It's probably no wonder that the most enjoyable one shot I ever ran was Sailors on the Starless Sea.
4. Start In Media Res
This is one of the first pieces of advice you'll run into anywhere you look for tips on running a better one shot. And I will attest that it was one of my great downfalls when running one-shots, myself. And that is to open with action. Opening with a briefing, a lot of background, or hey chance meeting are good ways of slowing down your pace. Open with action, as it will create urgency in your players, and make sure that they're starting the game excited. You can always explain more in a flashback, or series of flashbacks scattered through the adventure.
If you start at a one-shot with a conversation with an NPC, I guarantee it will eat almost all of your time, unless that NPC dies halfway through the conversation. Players will try and pump the character for as much information as they could possibly get. Even if it means stretching the first encounter out to take half of the time allotted.
One shot don't require the same amount of player agency. You can assume that they took the job oh, and that their characters are of a temperament where they accept the mission parameters. You don't have to dangle a hook and see if they're willing to take the bait. This is one place where pre-generated characters that are engineered suit the Adventure can be extremely helpful.
5. Know What can be Dropped
Whether you're using a module or writing your own adventure, one thing that is a great piece of advice that I think I first heard from Guy Sclanders on How to be a Great GM is to know what you can afford to hack out of an adventure. Was planning a one shot, but is in your notes is the absolute best case scenario for what gets done.
Because you are up against time, you need to prioritize getting to the big payoff finale over hitting all of the encounters in the middle of the adventure. If you find things are running slow, the best thing you can do is know which part of the adventure to cut out. I like to look at the encounters at the middle of the adventure, and note which ones have high, middle, and low priority for the scenario. I find that if the players are going slow, the best thing to do is to chop out the low priority encounters.
|Cover to Dungeon Crawl Classics #67:
Sailors on the Starless Sea
Art by Doug Kovacs
©2012 Goodman Games
The adventure includes an initial encounter with a Vine horrors, then an ambush at the gates of the keep by beastmen, or a magically trapped tomb if you climb over the walls the other way. Then there is a shrine with a tar ooze that can boil characters alive in a side building, and a massive brawl with a large force of beastmen to finish off the first floor.
The second floor includes a couple of traps, including one watery pit trap beneath an enchanted pool, and a bladed trap in a strongbox.
The third floor involves a puzzle to allow player characters to make a bargain with a kraken in the underground sea. If they fail to appease it, they face a terrifying encounter that may wipe them out. Finally there's a battle against the beastmen and their shaman as they a resurrect a Champion of Chaos with human sacrifices.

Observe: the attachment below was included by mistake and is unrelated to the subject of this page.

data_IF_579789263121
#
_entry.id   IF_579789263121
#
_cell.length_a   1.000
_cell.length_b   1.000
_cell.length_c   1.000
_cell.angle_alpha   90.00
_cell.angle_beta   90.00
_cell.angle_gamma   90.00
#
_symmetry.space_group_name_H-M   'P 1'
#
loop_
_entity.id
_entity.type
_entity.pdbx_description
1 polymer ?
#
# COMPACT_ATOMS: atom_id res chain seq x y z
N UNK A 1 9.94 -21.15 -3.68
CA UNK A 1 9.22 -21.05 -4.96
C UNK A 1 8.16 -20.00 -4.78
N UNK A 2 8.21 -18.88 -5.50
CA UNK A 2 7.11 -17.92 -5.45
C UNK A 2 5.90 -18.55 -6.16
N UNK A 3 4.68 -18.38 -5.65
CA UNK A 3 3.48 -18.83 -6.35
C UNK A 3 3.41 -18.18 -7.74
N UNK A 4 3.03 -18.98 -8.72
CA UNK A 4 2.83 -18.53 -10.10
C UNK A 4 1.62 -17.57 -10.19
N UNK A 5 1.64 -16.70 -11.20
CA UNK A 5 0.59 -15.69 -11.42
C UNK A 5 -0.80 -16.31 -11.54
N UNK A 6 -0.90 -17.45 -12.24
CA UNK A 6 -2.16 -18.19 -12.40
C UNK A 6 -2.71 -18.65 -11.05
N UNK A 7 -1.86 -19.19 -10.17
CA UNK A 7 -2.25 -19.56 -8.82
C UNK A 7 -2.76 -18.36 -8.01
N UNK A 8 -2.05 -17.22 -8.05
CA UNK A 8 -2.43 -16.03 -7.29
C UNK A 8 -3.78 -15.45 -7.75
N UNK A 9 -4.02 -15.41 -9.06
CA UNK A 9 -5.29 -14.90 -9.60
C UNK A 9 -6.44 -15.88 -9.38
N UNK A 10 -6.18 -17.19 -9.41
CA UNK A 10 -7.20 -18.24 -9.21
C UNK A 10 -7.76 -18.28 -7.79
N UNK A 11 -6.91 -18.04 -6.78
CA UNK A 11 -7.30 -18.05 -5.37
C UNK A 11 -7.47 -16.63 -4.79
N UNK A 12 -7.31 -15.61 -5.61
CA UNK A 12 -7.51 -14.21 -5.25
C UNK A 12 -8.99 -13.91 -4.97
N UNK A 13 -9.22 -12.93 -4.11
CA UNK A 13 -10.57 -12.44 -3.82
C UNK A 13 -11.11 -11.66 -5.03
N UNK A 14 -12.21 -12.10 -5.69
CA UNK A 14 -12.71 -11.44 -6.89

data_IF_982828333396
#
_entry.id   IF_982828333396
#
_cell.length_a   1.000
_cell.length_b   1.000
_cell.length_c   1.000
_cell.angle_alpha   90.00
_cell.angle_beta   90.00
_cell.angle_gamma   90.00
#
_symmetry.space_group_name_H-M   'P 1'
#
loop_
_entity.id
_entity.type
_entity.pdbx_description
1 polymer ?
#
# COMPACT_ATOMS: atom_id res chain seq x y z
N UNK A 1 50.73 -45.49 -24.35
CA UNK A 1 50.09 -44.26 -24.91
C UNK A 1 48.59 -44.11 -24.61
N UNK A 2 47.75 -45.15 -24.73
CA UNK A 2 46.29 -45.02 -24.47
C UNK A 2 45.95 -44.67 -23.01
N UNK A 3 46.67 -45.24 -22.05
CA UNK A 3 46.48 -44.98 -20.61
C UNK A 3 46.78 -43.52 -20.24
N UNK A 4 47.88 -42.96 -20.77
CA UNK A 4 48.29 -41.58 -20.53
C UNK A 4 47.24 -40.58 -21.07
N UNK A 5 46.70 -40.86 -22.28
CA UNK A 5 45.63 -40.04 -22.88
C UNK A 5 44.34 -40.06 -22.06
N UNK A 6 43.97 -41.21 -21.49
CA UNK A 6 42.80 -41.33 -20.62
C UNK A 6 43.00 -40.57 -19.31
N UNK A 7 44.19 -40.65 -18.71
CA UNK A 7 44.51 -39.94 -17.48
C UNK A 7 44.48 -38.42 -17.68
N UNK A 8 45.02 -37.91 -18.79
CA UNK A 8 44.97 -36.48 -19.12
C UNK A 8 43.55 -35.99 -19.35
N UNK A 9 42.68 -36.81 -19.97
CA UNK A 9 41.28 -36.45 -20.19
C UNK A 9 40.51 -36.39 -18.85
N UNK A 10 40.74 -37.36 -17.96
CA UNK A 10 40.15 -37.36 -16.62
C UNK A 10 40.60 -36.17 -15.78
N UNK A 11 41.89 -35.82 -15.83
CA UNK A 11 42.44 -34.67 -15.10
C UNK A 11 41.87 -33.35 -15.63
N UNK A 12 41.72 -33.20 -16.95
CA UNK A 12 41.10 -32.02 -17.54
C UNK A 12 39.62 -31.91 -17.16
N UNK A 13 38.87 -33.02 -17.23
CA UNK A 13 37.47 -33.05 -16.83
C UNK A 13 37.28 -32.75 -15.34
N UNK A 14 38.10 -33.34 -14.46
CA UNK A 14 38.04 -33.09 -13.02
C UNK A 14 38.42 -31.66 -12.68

If the players have played their cards right at the pool encounter, they will be carrying the flaming skulls of lawful heroes murdered by the Chaos Champion, which can be thrown like grenades to give them a better chance against the beastmen and the Champion.
Fighting the beastmen to the free captives on the first floor is the turning point of the adventure: It's the point where the player have identified their best characters, replenish their ranks, and commit to being heroic. And where they understand the stakes.
The skull pool arms them in a way that is signature to the adventure, and gives them a fighting chance. The Kraken in is there a chance to deal with a far more powerful foe by way of deception or puzzle solving, and truly makes the whole adventure seem epic.
The beastmen on the ziggurat and the Chaos Lord they raise are the whole point of the adventure.
These all are important and could be kept. But, the Kraken could be tossed if need be. It is less important to the core concept of the adventure.
The vine horrors and the beast Man ambush at the gate are cool, but they are not essential. The tar ooze, the blade trap and the enchanted tomb are all not only unimportant, and all of them can be completely removed from the map, Room and all.
If I had only 3 hours to run 'Sailors, those last 3 encounters would be skipped, and I would consider cutting the ambush once I got a sense of the flow of the room. If truly hurting for time, I might ditch the Kraken if we were hurting for time.
6. Identify your Lynchpin
In my analysis of Sailors on the Starless Sea, I noticed that some encounters are vital to get the payoff of the finale and others are not. If you look at the adventure and summarize its core concept, it is pretty easy to tell which encounters are critical and which ones are not.